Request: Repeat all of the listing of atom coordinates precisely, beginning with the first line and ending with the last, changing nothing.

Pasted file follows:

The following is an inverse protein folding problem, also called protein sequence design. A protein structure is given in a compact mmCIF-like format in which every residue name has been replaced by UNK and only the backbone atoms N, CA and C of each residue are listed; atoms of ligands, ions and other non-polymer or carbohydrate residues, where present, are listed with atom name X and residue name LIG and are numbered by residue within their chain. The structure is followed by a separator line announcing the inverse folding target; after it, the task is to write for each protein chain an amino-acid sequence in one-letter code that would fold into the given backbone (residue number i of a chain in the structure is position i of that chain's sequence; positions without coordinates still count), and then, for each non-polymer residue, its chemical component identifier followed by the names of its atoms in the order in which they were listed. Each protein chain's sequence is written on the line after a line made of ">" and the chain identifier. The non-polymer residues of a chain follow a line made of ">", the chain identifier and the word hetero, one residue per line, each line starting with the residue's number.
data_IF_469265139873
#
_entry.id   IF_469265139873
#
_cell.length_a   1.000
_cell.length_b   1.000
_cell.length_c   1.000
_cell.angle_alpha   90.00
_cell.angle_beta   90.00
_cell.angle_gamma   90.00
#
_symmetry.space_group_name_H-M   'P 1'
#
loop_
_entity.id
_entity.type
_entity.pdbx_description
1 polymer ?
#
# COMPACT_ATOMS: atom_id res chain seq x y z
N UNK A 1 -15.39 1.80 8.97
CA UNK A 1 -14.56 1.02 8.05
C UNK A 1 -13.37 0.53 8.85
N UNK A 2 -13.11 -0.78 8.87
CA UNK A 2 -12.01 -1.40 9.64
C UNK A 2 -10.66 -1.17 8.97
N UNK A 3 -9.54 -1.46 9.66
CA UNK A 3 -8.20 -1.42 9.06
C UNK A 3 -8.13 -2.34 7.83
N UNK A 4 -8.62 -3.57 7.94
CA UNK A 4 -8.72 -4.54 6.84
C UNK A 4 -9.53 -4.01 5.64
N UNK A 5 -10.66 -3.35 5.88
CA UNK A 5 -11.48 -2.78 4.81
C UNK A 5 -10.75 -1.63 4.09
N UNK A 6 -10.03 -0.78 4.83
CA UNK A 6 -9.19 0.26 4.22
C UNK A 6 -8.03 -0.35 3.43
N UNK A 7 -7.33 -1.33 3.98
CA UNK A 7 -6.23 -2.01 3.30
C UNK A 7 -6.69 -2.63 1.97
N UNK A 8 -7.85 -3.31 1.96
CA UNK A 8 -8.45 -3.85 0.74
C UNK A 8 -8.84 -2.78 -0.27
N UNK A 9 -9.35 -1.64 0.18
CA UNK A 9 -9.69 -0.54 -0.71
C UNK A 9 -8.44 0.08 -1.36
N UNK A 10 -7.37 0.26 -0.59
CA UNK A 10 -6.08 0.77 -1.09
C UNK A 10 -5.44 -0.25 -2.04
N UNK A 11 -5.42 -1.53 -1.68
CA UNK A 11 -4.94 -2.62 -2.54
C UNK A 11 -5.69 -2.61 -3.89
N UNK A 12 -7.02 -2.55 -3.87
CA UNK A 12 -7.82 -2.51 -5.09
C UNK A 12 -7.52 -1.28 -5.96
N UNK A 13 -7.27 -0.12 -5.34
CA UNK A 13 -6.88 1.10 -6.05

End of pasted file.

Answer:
The following is an inverse protein folding problem, also called protein sequence design. A protein structure is given in a compact mmCIF-like format in which every residue name has been replaced by UNK and only the backbone atoms N, CA and C of each residue are listed; atoms of ligands, ions and other non-polymer or carbohydrate residues, where present, are listed with atom name X and residue name LIG and are numbered by residue within their chain. The structure is followed by a separator line announcing the inverse folding target; after it, the task is to write for each protein chain an amino-acid sequence in one-letter code that would fold into the given backbone (residue number i of a chain in the structure is position i of that chain's sequence; positions without coordinates still count), and then, for each non-polymer residue, its chemical component identifier followed by the names of its atoms in the order in which they were listed. Each protein chain's sequence is written on the line after a line made of ">" and the chain identifier. The non-polymer residues of a chain follow a line made of ">", the chain identifier and the word hetero, one residue per line, each line starting with the residue's number.
data_IF_469265139873
#
_entry.id   IF_469265139873
#
_cell.length_a   1.000
_cell.length_b   1.000
_cell.length_c   1.000
_cell.angle_alpha   90.00
_cell.angle_beta   90.00
_cell.angle_gamma   90.00
#
_symmetry.space_group_name_H-M   'P 1'
#
loop_
_entity.id
_entity.type
_entity.pdbx_description
1 polymer ?
#
# COMPACT_ATOMS: atom_id res chain seq x y z
N UNK A 1 -15.39 1.80 8.97
CA UNK A 1 -14.56 1.02 8.05
C UNK A 1 -13.37 0.53 8.85
N UNK A 2 -13.11 -0.78 8.87
CA UNK A 2 -12.01 -1.40 9.64
C UNK A 2 -10.66 -1.17 8.97
N UNK A 3 -9.54 -1.46 9.66
CA UNK A 3 -8.20 -1.42 9.06
C UNK A 3 -8.13 -2.34 7.83
N UNK A 4 -8.62 -3.57 7.94
CA UNK A 4 -8.72 -4.54 6.84
C UNK A 4 -9.53 -4.01 5.64
N UNK A 5 -10.66 -3.35 5.88
CA UNK A 5 -11.48 -2.78 4.81
C UNK A 5 -10.75 -1.63 4.09
N UNK A 6 -10.03 -0.78 4.83
CA UNK A 6 -9.19 0.26 4.22
C UNK A 6 -8.03 -0.35 3.43
N UNK A 7 -7.33 -1.33 3.98
CA UNK A 7 -6.23 -2.01 3.30
C UNK A 7 -6.69 -2.63 1.97
N UNK A 8 -7.85 -3.31 1.96
CA UNK A 8 -8.45 -3.85 0.74
C UNK A 8 -8.84 -2.78 -0.27
N UNK A 9 -9.35 -1.64 0.18
CA UNK A 9 -9.69 -0.54 -0.71
C UNK A 9 -8.44 0.08 -1.36
N UNK A 10 -7.37 0.26 -0.59
CA UNK A 10 -6.08 0.77 -1.09
C UNK A 10 -5.44 -0.25 -2.04
N UNK A 11 -5.42 -1.53 -1.68
CA UNK A 11 -4.94 -2.62 -2.54
C UNK A 11 -5.69 -2.61 -3.89
N UNK A 12 -7.02 -2.55 -3.87
CA UNK A 12 -7.82 -2.51 -5.09
C UNK A 12 -7.52 -1.28 -5.96
N UNK A 13 -7.27 -0.12 -5.34
CA UNK A 13 -6.88 1.10 -6.05